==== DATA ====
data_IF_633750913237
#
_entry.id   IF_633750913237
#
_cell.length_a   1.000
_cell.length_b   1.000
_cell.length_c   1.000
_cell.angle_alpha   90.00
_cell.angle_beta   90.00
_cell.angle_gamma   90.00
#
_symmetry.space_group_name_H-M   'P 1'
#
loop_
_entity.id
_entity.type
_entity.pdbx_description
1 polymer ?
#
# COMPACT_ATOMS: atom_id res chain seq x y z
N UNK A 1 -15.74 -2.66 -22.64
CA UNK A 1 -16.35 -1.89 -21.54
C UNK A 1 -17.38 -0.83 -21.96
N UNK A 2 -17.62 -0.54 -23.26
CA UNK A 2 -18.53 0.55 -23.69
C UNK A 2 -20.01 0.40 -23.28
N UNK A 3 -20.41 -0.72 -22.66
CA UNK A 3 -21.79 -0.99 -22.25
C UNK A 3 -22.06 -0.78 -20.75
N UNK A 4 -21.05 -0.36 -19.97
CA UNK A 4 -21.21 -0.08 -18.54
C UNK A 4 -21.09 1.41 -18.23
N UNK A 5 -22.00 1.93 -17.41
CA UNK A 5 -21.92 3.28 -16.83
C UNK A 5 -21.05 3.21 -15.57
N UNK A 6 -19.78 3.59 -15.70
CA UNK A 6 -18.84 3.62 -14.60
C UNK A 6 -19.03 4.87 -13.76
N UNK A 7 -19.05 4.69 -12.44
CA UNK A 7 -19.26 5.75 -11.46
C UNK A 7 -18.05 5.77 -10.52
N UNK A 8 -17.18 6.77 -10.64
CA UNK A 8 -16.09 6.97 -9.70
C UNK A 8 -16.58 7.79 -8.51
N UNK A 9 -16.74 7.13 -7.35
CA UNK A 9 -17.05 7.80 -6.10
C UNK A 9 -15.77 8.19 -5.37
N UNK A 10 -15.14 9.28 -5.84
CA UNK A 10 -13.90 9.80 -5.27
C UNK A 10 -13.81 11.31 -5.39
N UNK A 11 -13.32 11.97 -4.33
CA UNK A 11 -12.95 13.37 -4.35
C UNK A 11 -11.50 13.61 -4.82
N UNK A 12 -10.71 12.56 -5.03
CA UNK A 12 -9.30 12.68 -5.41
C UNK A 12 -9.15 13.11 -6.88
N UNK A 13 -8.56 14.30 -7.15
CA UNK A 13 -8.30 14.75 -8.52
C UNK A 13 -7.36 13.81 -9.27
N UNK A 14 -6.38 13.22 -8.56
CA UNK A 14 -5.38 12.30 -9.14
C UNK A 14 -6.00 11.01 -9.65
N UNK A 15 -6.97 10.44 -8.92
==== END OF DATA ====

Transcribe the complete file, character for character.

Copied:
data_IF_633750913237
#
_entry.id   IF_633750913237
#
_cell.length_a   1.000
_cell.length_b   1.000
_cell.length_c   1.000
_cell.angle_alpha   90.00
_cell.angle_beta   90.00
_cell.angle_gamma   90.00
#
_symmetry.space_group_name_H-M   'P 1'
#
loop_
_entity.id
_entity.type
_entity.pdbx_description
1 polymer ?
#
# COMPACT_ATOMS: atom_id res chain seq x y z
N UNK A 1 -15.74 -2.66 -22.64
CA UNK A 1 -16.35 -1.89 -21.54
C UNK A 1 -17.38 -0.83 -21.96
N UNK A 2 -17.62 -0.54 -23.26
CA UNK A 2 -18.53 0.55 -23.69
C UNK A 2 -20.01 0.40 -23.28
N UNK A 3 -20.41 -0.72 -22.66
CA UNK A 3 -21.79 -0.99 -22.25
C UNK A 3 -22.06 -0.78 -20.75
N UNK A 4 -21.05 -0.36 -19.97
CA UNK A 4 -21.21 -0.08 -18.54
C UNK A 4 -21.09 1.41 -18.23
N UNK A 5 -22.00 1.93 -17.41
CA UNK A 5 -21.92 3.28 -16.83
C UNK A 5 -21.05 3.21 -15.57
N UNK A 6 -19.78 3.59 -15.70
CA UNK A 6 -18.84 3.62 -14.60
C UNK A 6 -19.03 4.87 -13.76
N UNK A 7 -19.05 4.69 -12.44
CA UNK A 7 -19.26 5.75 -11.46
C UNK A 7 -18.05 5.77 -10.52
N UNK A 8 -17.18 6.77 -10.64
CA UNK A 8 -16.09 6.97 -9.70
C UNK A 8 -16.58 7.79 -8.51
N UNK A 9 -16.74 7.13 -7.35
CA UNK A 9 -17.05 7.80 -6.10
C UNK A 9 -15.77 8.19 -5.37
N UNK A 10 -15.14 9.28 -5.84
CA UNK A 10 -13.90 9.80 -5.27
C UNK A 10 -13.81 11.31 -5.39
N UNK A 11 -13.32 11.97 -4.33
CA UNK A 11 -12.95 13.37 -4.35
C UNK A 11 -11.50 13.61 -4.82
N UNK A 12 -10.71 12.56 -5.03
CA UNK A 12 -9.30 12.68 -5.41
C UNK A 12 -9.15 13.11 -6.88
N UNK A 13 -8.56 14.30 -7.15
CA UNK A 13 -8.30 14.75 -8.52
C UNK A 13 -7.36 13.81 -9.27
N UNK A 14 -6.38 13.22 -8.56
CA UNK A 14 -5.38 12.30 -9.14
C UNK A 14 -6.00 11.01 -9.65
N UNK A 15 -6.97 10.44 -8.92